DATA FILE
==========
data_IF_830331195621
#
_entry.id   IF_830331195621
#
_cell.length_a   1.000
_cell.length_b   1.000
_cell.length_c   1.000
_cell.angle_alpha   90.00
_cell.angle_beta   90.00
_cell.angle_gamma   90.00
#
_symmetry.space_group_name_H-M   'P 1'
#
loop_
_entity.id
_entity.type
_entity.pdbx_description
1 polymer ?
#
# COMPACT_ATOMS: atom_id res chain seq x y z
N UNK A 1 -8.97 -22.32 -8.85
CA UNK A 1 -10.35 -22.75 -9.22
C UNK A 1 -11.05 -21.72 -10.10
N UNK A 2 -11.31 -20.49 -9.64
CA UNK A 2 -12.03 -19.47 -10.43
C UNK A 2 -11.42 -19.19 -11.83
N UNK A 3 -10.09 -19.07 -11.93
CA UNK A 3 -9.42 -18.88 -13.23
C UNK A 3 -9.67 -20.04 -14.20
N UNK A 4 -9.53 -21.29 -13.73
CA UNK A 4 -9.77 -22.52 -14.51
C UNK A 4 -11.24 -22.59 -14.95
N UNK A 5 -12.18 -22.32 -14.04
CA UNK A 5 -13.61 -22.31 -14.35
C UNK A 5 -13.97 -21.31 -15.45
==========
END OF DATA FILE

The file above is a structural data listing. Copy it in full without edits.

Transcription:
data_IF_830331195621
#
_entry.id   IF_830331195621
#
_cell.length_a   1.000
_cell.length_b   1.000
_cell.length_c   1.000
_cell.angle_alpha   90.00
_cell.angle_beta   90.00
_cell.angle_gamma   90.00
#
_symmetry.space_group_name_H-M   'P 1'
#
loop_
_entity.id
_entity.type
_entity.pdbx_description
1 polymer ?
#
# COMPACT_ATOMS: atom_id res chain seq x y z
N UNK A 1 -8.97 -22.32 -8.85
CA UNK A 1 -10.35 -22.75 -9.22
C UNK A 1 -11.05 -21.72 -10.10
N UNK A 2 -11.31 -20.49 -9.64
CA UNK A 2 -12.03 -19.47 -10.43
C UNK A 2 -11.42 -19.19 -11.83
N UNK A 3 -10.09 -19.07 -11.93
CA UNK A 3 -9.42 -18.88 -13.23
C UNK A 3 -9.67 -20.04 -14.20
N UNK A 4 -9.53 -21.29 -13.73
CA UNK A 4 -9.77 -22.52 -14.51
C UNK A 4 -11.24 -22.59 -14.95
N UNK A 5 -12.18 -22.32 -14.04
CA UNK A 5 -13.61 -22.31 -14.35
C UNK A 5 -13.97 -21.31 -15.45